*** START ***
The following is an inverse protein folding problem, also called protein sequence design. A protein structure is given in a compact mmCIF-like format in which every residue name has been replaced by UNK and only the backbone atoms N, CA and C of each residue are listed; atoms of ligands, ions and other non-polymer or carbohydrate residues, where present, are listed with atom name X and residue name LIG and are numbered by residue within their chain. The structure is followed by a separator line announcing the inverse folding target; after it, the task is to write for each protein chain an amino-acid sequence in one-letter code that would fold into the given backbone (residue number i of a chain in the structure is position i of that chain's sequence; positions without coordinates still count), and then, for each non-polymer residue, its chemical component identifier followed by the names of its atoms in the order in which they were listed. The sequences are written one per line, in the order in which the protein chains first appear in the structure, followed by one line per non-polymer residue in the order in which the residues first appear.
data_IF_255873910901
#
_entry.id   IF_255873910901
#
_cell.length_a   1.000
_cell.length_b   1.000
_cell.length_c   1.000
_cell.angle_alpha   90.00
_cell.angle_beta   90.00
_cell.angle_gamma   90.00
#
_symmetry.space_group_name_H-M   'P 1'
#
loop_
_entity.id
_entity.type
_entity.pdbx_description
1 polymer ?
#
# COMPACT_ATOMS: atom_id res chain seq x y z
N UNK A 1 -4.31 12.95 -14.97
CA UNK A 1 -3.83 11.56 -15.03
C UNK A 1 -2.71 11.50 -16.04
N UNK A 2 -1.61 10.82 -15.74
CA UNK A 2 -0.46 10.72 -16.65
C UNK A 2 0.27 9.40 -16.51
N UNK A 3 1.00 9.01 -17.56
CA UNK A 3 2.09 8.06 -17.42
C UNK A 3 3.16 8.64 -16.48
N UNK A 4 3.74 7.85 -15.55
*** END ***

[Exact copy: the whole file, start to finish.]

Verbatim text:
The following is an inverse protein folding problem, also called protein sequence design. A protein structure is given in a compact mmCIF-like format in which every residue name has been replaced by UNK and only the backbone atoms N, CA and C of each residue are listed; atoms of ligands, ions and other non-polymer or carbohydrate residues, where present, are listed with atom name X and residue name LIG and are numbered by residue within their chain. The structure is followed by a separator line announcing the inverse folding target; after it, the task is to write for each protein chain an amino-acid sequence in one-letter code that would fold into the given backbone (residue number i of a chain in the structure is position i of that chain's sequence; positions without coordinates still count), and then, for each non-polymer residue, its chemical component identifier followed by the names of its atoms in the order in which they were listed. The sequences are written one per line, in the order in which the protein chains first appear in the structure, followed by one line per non-polymer residue in the order in which the residues first appear.
data_IF_255873910901
#
_entry.id   IF_255873910901
#
_cell.length_a   1.000
_cell.length_b   1.000
_cell.length_c   1.000
_cell.angle_alpha   90.00
_cell.angle_beta   90.00
_cell.angle_gamma   90.00
#
_symmetry.space_group_name_H-M   'P 1'
#
loop_
_entity.id
_entity.type
_entity.pdbx_description
1 polymer ?
#
# COMPACT_ATOMS: atom_id res chain seq x y z
N UNK A 1 -4.31 12.95 -14.97
CA UNK A 1 -3.83 11.56 -15.03
C UNK A 1 -2.71 11.50 -16.04
N UNK A 2 -1.61 10.82 -15.74
CA UNK A 2 -0.46 10.72 -16.65
C UNK A 2 0.27 9.40 -16.51
N UNK A 3 1.00 9.01 -17.56
CA UNK A 3 2.09 8.06 -17.42
C UNK A 3 3.16 8.64 -16.48
N UNK A 4 3.74 7.85 -15.55